Origami facemask in Oly-fun fabric

A colorful array of origami mask made with Oly-fun fabric

Since NYTimes’s Tara Parker interviewed me about my origami facemask design in early April, I have received many emails inquiring about the origami mask design from all around the world. Many people have sent me photos of the masks they made using various materials; however, the mask project was significantly slowed down as two of the manufacturers I had been working with forfeited the project in June — I won’t said it had nothing to do with the nonchalant rhetoric regarding mask wearing in the U.S. Recently, the origami facemasks gained some momentum again with various new interests. Here I will give an update on my latest design which will soon be going through alpha testing by a start-up company.

In my previous blog, I discussed the concept of an app that will allow people to upload pictures of their faces to get the right sizing for a custom-fit mask (I have developed eleven different sizes to fit various face widths and face lengths). This project is still under development. I have recently been working in Python and OpenCV to understand how to measure facial landmarks, and consulted a computer vision expert at Indiana University on the feasibility of the project. I hope to wrap up the development in October.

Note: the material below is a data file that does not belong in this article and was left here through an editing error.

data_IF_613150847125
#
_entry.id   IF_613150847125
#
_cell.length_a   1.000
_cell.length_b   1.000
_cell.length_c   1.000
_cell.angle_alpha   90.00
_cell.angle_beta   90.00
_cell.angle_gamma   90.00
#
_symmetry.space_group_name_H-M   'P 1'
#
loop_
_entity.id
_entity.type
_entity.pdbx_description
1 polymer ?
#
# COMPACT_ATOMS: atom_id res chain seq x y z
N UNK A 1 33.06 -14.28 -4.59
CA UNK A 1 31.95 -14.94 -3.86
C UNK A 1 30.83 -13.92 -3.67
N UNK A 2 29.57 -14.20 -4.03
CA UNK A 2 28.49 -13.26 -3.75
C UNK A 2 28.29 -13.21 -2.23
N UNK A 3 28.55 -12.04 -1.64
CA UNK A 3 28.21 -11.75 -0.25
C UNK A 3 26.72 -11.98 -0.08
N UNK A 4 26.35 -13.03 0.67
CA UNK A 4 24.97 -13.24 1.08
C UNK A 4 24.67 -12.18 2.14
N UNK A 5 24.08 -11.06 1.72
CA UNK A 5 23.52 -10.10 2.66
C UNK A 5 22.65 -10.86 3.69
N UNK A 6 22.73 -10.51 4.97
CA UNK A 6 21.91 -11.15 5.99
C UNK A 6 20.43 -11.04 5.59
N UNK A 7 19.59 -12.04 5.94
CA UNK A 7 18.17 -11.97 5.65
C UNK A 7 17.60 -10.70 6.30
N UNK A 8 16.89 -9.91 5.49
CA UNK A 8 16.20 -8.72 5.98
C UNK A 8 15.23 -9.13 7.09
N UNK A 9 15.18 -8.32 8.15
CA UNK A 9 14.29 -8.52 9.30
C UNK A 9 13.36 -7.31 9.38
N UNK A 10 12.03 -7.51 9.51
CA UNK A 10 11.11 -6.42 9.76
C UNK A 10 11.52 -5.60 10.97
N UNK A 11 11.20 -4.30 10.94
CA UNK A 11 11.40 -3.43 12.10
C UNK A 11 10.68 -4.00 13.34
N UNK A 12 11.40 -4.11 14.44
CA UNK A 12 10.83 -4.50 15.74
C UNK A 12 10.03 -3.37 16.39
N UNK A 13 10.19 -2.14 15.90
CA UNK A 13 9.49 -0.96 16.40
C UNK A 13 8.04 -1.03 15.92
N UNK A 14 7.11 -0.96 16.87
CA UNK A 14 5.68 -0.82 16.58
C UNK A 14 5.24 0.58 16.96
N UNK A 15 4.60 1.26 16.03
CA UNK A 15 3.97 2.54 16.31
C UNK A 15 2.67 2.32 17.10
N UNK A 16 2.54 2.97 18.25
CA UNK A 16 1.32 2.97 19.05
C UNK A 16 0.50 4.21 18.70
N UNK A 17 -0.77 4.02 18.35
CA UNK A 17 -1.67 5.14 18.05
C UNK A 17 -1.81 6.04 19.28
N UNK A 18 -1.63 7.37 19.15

The new mask has many improved features. Aesthetically, the original stapler technique has been replaced by heat-sealing (the mask is still a no-sew mask to avoid tiny holes in the fabric as the result of sewing) and plastic snap buttons (the color of snap buttons match the many color choices of the Oly-fun fabric).

Deployed view (left) and folded view (right)

After wearing my own DIY masks this summer, I realized that there are two features I really need to improve: comfort and reusability. The original ear loop design, which causes discomfort behind the ears after wearing a mask for more than an hour, is now replaced with a single long loop that threads through the upper and lower borders of the mask and wraps around behind the neck. The single long elastic loop helps secure the mask tightly around the face.

Indiana University professor Ron Day testing the origami mask with the new looped strap design (U.S. patent pending)

For the reusability aspect, I want to be able to disinfect the origami mask at home just like a regular cotton mask. I have looked at many different kinds of materials other than cotton, finally arriving at Oly-fun fabric, a type of fabric made of non-woven polypropylene (PP), for the outer layer. Oly-fun fabric is similar to the fabric used in a typical surgical mask but a lot heavier and stiffer, with a weight of 65 GSM, making it suitable for the folding application. In addition, it is water repellent and breathable. For the inner layer, I use another type of PP that is thinner, smoother, and more comfortable when placed next to the skin. A disposable filter is inserted between the two PP fabrics and is made of melt-blown material that has more than 98 percent Bacterial Filtration Efficiency (I received a donation of the melt-blown material from Derek Yurgaitis of the Meltblown Technologies based in Georgia). The melt-blown filter material is very fragile and can’t be washed in any way, and the PP fabrics can’t be placed in the washer (hand-washing the PP fabrics with soap is OK). However, the PP can be disinfected in boiling water as the PP’s melting point is higher than 100 Celcius.

Details view of the interior of origami mask with two-ply meltblown filter inserted

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